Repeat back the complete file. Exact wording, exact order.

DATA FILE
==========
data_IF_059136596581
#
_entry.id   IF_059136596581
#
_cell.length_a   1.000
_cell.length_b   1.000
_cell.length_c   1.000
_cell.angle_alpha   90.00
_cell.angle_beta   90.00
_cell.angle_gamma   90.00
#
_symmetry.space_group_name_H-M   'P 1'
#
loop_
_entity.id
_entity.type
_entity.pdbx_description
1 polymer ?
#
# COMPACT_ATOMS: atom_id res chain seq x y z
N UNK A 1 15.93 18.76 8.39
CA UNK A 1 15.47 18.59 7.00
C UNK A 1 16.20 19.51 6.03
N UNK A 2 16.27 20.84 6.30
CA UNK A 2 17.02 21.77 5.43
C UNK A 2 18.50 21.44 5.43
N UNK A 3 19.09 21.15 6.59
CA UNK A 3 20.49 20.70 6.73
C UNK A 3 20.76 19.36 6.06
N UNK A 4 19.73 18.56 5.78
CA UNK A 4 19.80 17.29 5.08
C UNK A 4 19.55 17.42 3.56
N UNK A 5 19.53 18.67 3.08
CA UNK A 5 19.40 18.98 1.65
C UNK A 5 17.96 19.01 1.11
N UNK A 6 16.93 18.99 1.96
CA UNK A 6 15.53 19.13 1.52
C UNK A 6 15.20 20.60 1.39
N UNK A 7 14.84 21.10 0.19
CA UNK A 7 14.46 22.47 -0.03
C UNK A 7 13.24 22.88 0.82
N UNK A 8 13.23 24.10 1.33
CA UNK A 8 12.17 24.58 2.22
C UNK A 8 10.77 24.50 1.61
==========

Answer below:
data_IF_059136596581
#
_entry.id   IF_059136596581
#
_cell.length_a   1.000
_cell.length_b   1.000
_cell.length_c   1.000
_cell.angle_alpha   90.00
_cell.angle_beta   90.00
_cell.angle_gamma   90.00
#
_symmetry.space_group_name_H-M   'P 1'
#
loop_
_entity.id
_entity.type
_entity.pdbx_description
1 polymer ?
#
# COMPACT_ATOMS: atom_id res chain seq x y z
N UNK A 1 15.93 18.76 8.39
CA UNK A 1 15.47 18.59 7.00
C UNK A 1 16.20 19.51 6.03
N UNK A 2 16.27 20.84 6.30
CA UNK A 2 17.02 21.77 5.43
C UNK A 2 18.50 21.44 5.43
N UNK A 3 19.09 21.15 6.59
CA UNK A 3 20.49 20.70 6.73
C UNK A 3 20.76 19.36 6.06
N UNK A 4 19.73 18.56 5.78
CA UNK A 4 19.80 17.29 5.08
C UNK A 4 19.55 17.42 3.56
N UNK A 5 19.53 18.67 3.08
CA UNK A 5 19.40 18.98 1.65
C UNK A 5 17.96 19.01 1.11
N UNK A 6 16.93 18.99 1.96
CA UNK A 6 15.53 19.13 1.52
C UNK A 6 15.20 20.60 1.39
N UNK A 7 14.84 21.10 0.19
CA UNK A 7 14.46 22.47 -0.03
C UNK A 7 13.24 22.88 0.82
N UNK A 8 13.23 24.10 1.33
CA UNK A 8 12.17 24.58 2.22
C UNK A 8 10.77 24.50 1.61